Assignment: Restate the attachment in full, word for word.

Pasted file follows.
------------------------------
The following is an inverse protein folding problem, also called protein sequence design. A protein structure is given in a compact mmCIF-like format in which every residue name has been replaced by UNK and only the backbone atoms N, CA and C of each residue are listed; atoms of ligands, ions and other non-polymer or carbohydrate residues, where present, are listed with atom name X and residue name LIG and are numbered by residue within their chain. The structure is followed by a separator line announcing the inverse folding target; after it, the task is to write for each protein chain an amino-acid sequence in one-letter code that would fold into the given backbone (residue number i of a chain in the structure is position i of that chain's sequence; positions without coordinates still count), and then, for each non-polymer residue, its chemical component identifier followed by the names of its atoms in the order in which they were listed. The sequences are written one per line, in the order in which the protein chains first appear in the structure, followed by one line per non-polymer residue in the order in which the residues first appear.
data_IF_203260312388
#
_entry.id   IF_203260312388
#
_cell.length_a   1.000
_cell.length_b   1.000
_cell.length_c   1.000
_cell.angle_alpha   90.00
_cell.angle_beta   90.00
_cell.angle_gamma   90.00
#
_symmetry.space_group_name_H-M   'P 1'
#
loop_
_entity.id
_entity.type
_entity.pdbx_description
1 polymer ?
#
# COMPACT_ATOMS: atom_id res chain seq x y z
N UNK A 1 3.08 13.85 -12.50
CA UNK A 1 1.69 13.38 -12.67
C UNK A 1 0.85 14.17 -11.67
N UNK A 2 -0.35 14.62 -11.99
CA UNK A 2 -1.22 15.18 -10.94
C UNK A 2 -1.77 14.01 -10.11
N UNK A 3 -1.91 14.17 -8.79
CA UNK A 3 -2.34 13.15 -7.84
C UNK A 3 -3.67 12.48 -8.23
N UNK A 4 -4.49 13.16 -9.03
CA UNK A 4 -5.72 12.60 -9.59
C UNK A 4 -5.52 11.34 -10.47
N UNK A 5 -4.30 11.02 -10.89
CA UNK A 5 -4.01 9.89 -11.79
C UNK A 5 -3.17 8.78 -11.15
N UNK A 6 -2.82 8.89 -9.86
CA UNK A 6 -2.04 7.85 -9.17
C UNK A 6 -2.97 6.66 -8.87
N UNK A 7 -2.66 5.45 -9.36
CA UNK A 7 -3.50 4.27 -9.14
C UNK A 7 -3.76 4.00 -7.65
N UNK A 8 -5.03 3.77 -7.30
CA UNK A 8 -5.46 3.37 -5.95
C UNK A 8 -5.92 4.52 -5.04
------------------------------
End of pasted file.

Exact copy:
The following is an inverse protein folding problem, also called protein sequence design. A protein structure is given in a compact mmCIF-like format in which every residue name has been replaced by UNK and only the backbone atoms N, CA and C of each residue are listed; atoms of ligands, ions and other non-polymer or carbohydrate residues, where present, are listed with atom name X and residue name LIG and are numbered by residue within their chain. The structure is followed by a separator line announcing the inverse folding target; after it, the task is to write for each protein chain an amino-acid sequence in one-letter code that would fold into the given backbone (residue number i of a chain in the structure is position i of that chain's sequence; positions without coordinates still count), and then, for each non-polymer residue, its chemical component identifier followed by the names of its atoms in the order in which they were listed. The sequences are written one per line, in the order in which the protein chains first appear in the structure, followed by one line per non-polymer residue in the order in which the residues first appear.
data_IF_203260312388
#
_entry.id   IF_203260312388
#
_cell.length_a   1.000
_cell.length_b   1.000
_cell.length_c   1.000
_cell.angle_alpha   90.00
_cell.angle_beta   90.00
_cell.angle_gamma   90.00
#
_symmetry.space_group_name_H-M   'P 1'
#
loop_
_entity.id
_entity.type
_entity.pdbx_description
1 polymer ?
#
# COMPACT_ATOMS: atom_id res chain seq x y z
N UNK A 1 3.08 13.85 -12.50
CA UNK A 1 1.69 13.38 -12.67
C UNK A 1 0.85 14.17 -11.67
N UNK A 2 -0.35 14.62 -11.99
CA UNK A 2 -1.22 15.18 -10.94
C UNK A 2 -1.77 14.01 -10.11
N UNK A 3 -1.91 14.17 -8.79
CA UNK A 3 -2.34 13.15 -7.84
C UNK A 3 -3.67 12.48 -8.23
N UNK A 4 -4.49 13.16 -9.03
CA UNK A 4 -5.72 12.60 -9.59
C UNK A 4 -5.52 11.34 -10.47
N UNK A 5 -4.30 11.02 -10.89
CA UNK A 5 -4.01 9.89 -11.79
C UNK A 5 -3.17 8.78 -11.15
N UNK A 6 -2.82 8.89 -9.86
CA UNK A 6 -2.04 7.85 -9.17
C UNK A 6 -2.97 6.66 -8.87
N UNK A 7 -2.66 5.45 -9.36
CA UNK A 7 -3.50 4.27 -9.14
C UNK A 7 -3.76 4.00 -7.65
N UNK A 8 -5.03 3.77 -7.30
CA UNK A 8 -5.46 3.37 -5.95
C UNK A 8 -5.92 4.52 -5.04